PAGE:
Designing A Custom Surfboard: Part 1

Shaper Supply Board Builders – 12808 Venice Blvd, Venice, CA 90066

Over the years there have been many boards in my life. They all served their purpose well during their time, but some have more vibrant memories. I’ll never forget the blue 1980’s relic with barely any rocker that gave me my first ride on a shortboard. This thing had glass so thick you could have used it to hammer a nail into a stud. Then came the Basic Element swallow tail with a more modern fun shape. Most duct tape I’ve ever used on a surfboard. I borrowed/lifted it from Dan Mumford when I realized it was fodder for his backyard pool horseplay. As boards go, it met its end in Allenhurst, NJ on a stormy day wave that pitched harder, faster, and heavier than I gave it credit for.

Now, on a different coast with more wave options and decades more experience, the time has come to put my own dimensions together. For anyone who is sick of combing the used board-racks at their local shop – you can follow along on my journey and see if shaping your own board is an experience you’ll want to take part in.

Let’s begin.

I’m shaping my board at:

Shaper Supply located at 12808 Venice Blvd, Venice, California 90066

The Storefront on Venice Blvd.

I picked them because they’re local, they have great Yelp reviews and they offer a hand-held shaping experience for anyone who wants to shape their own board. Options for the shaping itself are hand-shaped or CNC machine cut. Options for glass are traditional fiberglass or epoxy resin. Since I’ve never shaped a board before, I’m going with a CNC machine cut – to provide the least amount of human error possible. And I’m going to use a standard fiberglass glazing, because epoxy resin requires more care (heat causes foam to expand and contract) and I’m used to the weight of a traditional board. Epoxy is much lighter and more buoyant, so shaping is more of a challenge if you haven’t used epoxy boards in the past.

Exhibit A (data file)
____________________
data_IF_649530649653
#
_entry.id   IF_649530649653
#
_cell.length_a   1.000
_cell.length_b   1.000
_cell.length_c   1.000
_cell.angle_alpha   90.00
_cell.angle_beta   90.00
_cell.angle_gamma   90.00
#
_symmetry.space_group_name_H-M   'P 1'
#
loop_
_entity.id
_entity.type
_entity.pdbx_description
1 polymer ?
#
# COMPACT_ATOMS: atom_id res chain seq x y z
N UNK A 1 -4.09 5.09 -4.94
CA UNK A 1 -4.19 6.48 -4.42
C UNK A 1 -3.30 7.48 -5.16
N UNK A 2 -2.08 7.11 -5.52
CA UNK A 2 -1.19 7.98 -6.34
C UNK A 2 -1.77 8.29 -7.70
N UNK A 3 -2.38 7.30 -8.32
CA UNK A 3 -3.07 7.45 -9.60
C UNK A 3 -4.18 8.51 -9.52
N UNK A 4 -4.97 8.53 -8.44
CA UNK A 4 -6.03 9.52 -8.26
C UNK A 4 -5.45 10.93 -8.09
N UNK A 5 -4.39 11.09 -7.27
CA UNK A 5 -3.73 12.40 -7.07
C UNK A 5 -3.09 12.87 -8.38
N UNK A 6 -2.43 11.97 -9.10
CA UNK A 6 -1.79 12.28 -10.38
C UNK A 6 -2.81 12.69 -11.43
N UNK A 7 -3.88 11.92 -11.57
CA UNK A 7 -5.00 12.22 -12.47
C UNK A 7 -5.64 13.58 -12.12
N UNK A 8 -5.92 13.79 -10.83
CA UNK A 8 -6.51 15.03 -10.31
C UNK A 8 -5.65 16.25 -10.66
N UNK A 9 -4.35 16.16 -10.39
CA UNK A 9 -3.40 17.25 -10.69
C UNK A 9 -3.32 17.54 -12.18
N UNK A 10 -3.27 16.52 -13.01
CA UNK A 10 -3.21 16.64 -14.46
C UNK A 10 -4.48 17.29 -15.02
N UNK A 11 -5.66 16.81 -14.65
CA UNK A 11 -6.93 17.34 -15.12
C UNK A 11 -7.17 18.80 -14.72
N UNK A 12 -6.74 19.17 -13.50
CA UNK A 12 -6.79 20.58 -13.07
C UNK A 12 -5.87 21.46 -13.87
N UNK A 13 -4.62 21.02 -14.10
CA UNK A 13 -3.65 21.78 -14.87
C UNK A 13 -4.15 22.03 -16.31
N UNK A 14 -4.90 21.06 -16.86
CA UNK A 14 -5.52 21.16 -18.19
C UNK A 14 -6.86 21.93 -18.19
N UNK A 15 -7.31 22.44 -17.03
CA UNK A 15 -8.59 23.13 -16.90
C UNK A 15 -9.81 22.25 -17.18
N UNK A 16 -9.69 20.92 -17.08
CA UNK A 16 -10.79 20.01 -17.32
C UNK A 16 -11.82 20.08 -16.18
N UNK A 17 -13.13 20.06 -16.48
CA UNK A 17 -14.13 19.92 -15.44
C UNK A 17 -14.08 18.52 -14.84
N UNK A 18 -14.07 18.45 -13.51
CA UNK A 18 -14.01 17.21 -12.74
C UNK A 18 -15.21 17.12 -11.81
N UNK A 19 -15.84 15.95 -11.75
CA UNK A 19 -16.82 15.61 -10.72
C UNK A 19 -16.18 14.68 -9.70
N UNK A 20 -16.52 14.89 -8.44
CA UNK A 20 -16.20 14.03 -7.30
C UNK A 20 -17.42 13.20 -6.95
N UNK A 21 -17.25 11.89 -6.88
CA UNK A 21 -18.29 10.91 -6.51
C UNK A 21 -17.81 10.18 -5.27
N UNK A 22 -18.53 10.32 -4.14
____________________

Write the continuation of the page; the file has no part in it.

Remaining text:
Single Fin Collection

The process starts off with a sit-down between me and Florian, the shopkeeper and shaper. He’s a taller guy, early to mid-thirties, whose welcoming spirit (and sun-kissed tattoos) gives you the impression that he tour managed the Red Hot Chili Peppers for a spell and has ridden countless waves up and down the coast. But maybe these days his adrenaline seeking gene has tapered off a bit – probably due to fatherhood.

He’s patient, friendly and has good answers for all my questions. I’ve done my homework on shaping, but my grasp is slippery at best. I ordered ‘The Surfboard Book: How Design Affect Performance‘ on Amazon and read it through. It’s stashed in the bathroom for quick and easy reference access. If you surf, I recommend reading it, just so you at least know what is going on with your board. Everyone seems to pretend that they know why boards are shaped they way they are, but after 20 years of surfing, I feel pretty confident that very few people actually know what they’re talking about. Florian is one of the very few.

For about 45 minutes we sat and he gave me a crash-course in Shape 3D ( It’s a tool that lets you build the CAD of your future board. I’ve just begun to mess with it, but so far I’d describe it as Illustrator meets Windows 95. I’ve downloaded a couple template to start with, near to the shape I’m leaning towards and I’ll tweak them to my exact specifications. Once I’m done, I’ll send Florian the file for his blessing and it’s off to the CNC machine…


Check back for Part 2: The Shape and the Cut


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